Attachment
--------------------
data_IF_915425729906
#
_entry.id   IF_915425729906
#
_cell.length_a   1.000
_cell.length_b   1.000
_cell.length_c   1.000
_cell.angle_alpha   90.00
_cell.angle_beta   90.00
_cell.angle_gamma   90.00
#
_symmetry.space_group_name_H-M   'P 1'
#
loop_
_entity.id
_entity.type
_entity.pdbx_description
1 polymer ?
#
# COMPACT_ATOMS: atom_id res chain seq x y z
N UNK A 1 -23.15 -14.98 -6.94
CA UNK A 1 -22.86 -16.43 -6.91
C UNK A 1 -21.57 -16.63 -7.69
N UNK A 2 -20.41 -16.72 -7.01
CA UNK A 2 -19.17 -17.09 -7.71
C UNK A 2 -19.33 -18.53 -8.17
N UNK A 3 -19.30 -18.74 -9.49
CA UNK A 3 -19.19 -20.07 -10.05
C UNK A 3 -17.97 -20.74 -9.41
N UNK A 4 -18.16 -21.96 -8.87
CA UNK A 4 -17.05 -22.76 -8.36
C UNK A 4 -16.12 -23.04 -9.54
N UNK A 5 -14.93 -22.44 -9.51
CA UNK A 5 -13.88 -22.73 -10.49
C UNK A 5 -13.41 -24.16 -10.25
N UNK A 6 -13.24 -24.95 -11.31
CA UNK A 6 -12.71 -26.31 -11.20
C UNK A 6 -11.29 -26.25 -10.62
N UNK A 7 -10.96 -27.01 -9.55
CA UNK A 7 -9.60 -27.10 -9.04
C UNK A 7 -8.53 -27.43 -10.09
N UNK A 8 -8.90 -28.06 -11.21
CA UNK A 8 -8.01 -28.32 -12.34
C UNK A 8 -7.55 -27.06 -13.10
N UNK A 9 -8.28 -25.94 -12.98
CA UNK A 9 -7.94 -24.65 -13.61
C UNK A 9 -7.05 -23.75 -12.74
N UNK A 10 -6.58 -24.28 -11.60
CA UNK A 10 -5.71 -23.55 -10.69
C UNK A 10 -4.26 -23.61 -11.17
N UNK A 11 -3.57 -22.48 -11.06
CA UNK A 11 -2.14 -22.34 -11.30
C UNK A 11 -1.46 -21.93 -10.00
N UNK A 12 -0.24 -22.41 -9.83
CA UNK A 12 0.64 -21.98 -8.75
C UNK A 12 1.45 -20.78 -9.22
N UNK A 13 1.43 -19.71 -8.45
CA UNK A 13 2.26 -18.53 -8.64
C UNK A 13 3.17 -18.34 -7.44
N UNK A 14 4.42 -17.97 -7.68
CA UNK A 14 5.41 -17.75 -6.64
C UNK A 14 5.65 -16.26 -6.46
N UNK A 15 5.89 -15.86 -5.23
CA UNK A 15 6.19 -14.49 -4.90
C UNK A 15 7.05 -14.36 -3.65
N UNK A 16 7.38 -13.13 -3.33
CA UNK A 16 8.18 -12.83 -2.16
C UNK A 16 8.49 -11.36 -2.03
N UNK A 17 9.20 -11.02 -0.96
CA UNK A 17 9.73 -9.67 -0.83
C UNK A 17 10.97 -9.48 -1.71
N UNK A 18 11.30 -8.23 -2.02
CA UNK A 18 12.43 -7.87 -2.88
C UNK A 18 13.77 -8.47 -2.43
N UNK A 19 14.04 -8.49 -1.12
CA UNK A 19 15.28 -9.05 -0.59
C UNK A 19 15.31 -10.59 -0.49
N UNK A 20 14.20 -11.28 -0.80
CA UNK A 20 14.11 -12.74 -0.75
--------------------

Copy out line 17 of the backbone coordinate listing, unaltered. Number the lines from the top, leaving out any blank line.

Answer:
_entity.pdbx_description